(Read Part 1 and Part 2)

Here are Puritan Richard Baxter’s final three (of seven) practical suggestions regarding potential causes and cures for dealing with sinful dreams:

5.   Mind your last waking thoughts: Let your last thoughts before you go to sleep be holy, even quiet and consolatory, thoughts. Your dreams are apt to follow your last thoughts. If you go to sleep with worldliness or vanity in your minds, you can’t expect to be wiser or better when you are asleep than when you are awake. But if you end your day’s thoughts with God, then you’re more likely to dream about these things as well. Conversely, if your thoughts are distrustful, unbelieving and fearful, you’re more likely to dream about those things instead. Frightful and often sinful dreams follow sinful doubts and fears. But if you sweeten your last thoughts with the love of Christ, and remember your former mercies, or think upon eternal joys, or can confidently cast your thoughts and yourselves upon some promise, it will tend to the quietness of your sleep, and to having better dreams. And if you should die before the morning, wouldn’t it be better that your last thoughts be holy?

6. Mind your repentance: When you’ve found any corruption appearing in your dreams, make use of them for the renewing of your repentance and as fuel to better mortify that corruption.

7. Don’t read too much into your dreams: Don’t put greater stress upon your dreams than there is just cause. Don’t conclude more than your waking evidence discovers. Don’t give preference to your dreams above and beyond what you’re like when you’re awake. Moreover, hate the stupidity of those who dissect their dreams, measuring their expectations by them, casting themselves into hopes or fears by them. Diogenes once said, “What folly is it to be careless of your waking thoughts and actions, and inquisitive about your dreams! A person’s happiness or misery lies upon what he does when he’s awake, and not upon what he endures in his sleep.”

Puritan Advice Regarding Sinful Dreams (Part 2)

[Read Part 1)

Here are Puritan Richard Baxter’s first four (of seven) practical suggestions regarding potential causes and cures for dealing with sinful dreams:

  1. Watch your diet: Avoid those bodily distempers  as much as you can which cause sinful dreams, especially fulness of diet. A full stomach causes troublesome and lustful dreams, and has its ill effects by night and by day.
  2. Watch your mind: Endeavor the cure of those sinful distempers of the mind which cause sinful dreams. The cure of a worldly mind is the best way to cure worldly, covetous dreams. And the cure of a lustful heart is the best way to cure lustful dreams, and the same goes with the rest. Cleanse the fountain, and the waters will be sweeter day and night.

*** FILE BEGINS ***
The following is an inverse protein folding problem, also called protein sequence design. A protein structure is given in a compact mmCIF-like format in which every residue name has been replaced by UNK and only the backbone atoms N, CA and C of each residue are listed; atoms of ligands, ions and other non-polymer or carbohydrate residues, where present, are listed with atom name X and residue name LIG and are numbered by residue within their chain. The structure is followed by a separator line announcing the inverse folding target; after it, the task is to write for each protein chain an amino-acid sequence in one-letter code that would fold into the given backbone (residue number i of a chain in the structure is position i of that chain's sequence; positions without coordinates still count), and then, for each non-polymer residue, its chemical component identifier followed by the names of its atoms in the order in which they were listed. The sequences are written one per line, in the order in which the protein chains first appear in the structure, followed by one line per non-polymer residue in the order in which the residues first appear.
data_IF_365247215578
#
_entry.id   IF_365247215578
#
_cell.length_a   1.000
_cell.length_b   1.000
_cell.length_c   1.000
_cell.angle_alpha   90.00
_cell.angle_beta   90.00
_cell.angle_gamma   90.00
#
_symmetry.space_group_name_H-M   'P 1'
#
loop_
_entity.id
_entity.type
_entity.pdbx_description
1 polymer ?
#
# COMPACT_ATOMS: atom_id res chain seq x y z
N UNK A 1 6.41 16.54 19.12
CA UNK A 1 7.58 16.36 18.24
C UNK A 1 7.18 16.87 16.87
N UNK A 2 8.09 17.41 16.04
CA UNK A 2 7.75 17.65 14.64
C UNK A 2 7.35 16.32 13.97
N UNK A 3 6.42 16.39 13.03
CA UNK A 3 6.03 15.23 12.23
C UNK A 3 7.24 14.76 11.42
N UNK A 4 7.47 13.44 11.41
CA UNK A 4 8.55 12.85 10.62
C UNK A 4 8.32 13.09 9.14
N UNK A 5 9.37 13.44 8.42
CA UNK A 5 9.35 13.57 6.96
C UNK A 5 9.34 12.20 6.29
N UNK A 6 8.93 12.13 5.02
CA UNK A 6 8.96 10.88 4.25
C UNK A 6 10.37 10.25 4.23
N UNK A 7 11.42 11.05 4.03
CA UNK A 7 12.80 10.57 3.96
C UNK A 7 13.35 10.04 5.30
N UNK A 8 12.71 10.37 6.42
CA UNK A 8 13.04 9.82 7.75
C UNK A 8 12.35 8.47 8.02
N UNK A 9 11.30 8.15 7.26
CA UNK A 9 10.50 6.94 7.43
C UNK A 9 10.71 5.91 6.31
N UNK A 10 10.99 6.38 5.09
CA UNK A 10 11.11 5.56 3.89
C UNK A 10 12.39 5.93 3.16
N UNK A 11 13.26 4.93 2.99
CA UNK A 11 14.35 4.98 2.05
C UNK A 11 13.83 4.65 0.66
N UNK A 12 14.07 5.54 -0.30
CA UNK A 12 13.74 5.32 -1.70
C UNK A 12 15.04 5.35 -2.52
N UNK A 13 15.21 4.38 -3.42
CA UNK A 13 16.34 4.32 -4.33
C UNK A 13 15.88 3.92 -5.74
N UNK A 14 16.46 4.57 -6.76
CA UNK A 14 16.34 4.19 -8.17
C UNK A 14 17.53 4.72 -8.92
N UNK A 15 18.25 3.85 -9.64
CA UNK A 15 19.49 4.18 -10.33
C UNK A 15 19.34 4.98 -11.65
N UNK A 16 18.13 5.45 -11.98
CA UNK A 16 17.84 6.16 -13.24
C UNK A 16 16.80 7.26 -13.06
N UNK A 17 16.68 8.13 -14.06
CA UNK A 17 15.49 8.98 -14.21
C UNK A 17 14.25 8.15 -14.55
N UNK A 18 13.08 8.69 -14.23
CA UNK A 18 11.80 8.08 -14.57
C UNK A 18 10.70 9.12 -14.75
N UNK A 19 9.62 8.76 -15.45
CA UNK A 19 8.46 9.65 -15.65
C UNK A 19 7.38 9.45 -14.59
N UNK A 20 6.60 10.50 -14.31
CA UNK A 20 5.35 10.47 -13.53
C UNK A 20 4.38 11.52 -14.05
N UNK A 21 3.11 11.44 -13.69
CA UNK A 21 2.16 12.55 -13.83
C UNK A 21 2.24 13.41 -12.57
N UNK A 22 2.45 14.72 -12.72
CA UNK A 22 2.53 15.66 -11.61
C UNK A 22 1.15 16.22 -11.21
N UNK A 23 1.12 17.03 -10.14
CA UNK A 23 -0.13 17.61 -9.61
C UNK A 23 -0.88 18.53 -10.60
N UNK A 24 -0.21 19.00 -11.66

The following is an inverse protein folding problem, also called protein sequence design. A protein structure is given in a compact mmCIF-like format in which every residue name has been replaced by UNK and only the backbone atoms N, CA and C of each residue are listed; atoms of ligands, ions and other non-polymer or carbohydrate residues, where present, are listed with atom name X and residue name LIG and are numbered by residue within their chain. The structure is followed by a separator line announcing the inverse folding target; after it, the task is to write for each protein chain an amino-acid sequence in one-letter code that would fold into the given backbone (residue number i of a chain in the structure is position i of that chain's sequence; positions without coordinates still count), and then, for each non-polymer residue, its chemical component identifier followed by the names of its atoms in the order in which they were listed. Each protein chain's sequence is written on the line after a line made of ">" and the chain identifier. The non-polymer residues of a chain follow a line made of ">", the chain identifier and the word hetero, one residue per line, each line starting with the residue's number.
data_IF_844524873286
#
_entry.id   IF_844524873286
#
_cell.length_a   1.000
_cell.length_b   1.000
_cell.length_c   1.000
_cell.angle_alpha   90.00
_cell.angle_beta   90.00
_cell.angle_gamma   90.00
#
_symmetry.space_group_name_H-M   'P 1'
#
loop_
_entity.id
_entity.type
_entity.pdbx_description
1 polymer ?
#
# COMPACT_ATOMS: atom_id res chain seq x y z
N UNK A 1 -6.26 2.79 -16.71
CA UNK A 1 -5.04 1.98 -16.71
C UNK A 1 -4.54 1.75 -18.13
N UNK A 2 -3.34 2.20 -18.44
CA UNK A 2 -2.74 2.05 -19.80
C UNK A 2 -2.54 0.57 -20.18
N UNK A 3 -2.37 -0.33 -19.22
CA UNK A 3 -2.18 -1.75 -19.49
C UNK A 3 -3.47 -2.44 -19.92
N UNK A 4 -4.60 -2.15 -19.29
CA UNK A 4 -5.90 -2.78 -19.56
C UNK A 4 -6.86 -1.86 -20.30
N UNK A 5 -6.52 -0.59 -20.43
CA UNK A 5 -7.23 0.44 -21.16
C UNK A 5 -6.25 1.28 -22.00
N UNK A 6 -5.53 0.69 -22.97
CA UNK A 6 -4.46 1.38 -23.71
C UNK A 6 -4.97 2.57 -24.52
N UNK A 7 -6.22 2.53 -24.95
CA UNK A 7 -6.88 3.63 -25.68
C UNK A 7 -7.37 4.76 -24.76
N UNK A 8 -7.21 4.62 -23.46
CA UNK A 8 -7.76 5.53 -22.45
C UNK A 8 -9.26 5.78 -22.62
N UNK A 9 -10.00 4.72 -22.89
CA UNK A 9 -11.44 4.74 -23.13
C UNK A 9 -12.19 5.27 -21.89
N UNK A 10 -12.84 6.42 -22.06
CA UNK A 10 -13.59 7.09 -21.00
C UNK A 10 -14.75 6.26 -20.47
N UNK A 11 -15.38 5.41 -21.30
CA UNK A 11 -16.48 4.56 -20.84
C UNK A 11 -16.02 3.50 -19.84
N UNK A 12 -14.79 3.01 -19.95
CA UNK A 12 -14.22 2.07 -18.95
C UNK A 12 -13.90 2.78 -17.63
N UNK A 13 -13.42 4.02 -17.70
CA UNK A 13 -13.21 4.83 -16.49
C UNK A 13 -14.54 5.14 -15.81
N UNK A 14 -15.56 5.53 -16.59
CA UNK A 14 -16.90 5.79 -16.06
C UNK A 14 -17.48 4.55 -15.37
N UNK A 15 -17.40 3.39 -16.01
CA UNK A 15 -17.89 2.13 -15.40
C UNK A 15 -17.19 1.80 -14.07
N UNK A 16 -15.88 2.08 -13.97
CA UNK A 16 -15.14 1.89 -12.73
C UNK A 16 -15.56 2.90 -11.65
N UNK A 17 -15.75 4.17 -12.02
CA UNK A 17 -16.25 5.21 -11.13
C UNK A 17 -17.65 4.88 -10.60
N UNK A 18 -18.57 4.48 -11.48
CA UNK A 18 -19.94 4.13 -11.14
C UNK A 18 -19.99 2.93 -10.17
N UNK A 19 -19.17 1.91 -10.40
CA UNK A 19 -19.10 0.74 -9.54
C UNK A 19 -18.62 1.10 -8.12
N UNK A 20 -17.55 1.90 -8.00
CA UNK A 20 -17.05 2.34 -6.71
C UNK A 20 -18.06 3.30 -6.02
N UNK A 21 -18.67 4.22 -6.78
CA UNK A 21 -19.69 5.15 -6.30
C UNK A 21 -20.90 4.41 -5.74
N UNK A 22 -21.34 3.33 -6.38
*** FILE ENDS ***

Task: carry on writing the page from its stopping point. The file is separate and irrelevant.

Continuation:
3. Watch your day: Don’t let your thoughts, tongue, or actions run sinfully upon that in the day, which you would not dream sinfully of in the night. Our dreams are apt to follow our foregoing thoughts, words, and deeds. If you think most frequently and affectionately of that which is good, you will dream of that which is good. If you think of lustful, filthy objects, or speak of them, or meddle with them, you will dream of them. And so of covetous and ambitious dreams. If you don’t endeavor to sin while awake you aren’t likely much to entertain sinning in your sleep.
  4. Pray before you sleep: Commend yourselves to God by prayer before you take your rest, and ask him to set a guard upon your fantasy when you cannot guard it. Cast the cure upon him, and fly to him for help by faith and prayer in the sense of your insufficiency.

See also: “Puritan Advice Regarding Sinful Dreams” (Part 3)

A Very Merry Debbie Downer Christmas

Pondering sin during Christmas seems like Debbie Downer crashing your office party.imgres

But I’ll be brief.

Cornelius (Neil) Plantinga Jr. wrote an accessible, winsome, and condensed update of his exceptional book Not the Way It’s Supposed to Be: A Breviary of SinThe article, available as a PDF document, should be required reading for anyone who wants to better understand sin, and subsequently the need for redemption.

Plantinga progressively—and deftly—unravels sin in the following way:

  1. Shalom
  2. Vandalism of Shalom
  3. The Human Race “Has a Habit” Where Sin Is Concerned
  4. Parasite
  5. Corruption
  6. Who’s to Blame
  7. The Bottom Line

Advent is a most appropriate time to dwell on the nature of our sin, looking to the Redeemer who was promised in Genesis 3 who would deal with it and its ruinous consequences head on. If you can, get the book. If you’re unconvinced, read the PDF updated abridgment first and then buy the book (and thank me later.) It’s that good, in a devastating sort of way. It will make you newly appreciate Advent’s significance on the need for Christ’s Incarnation.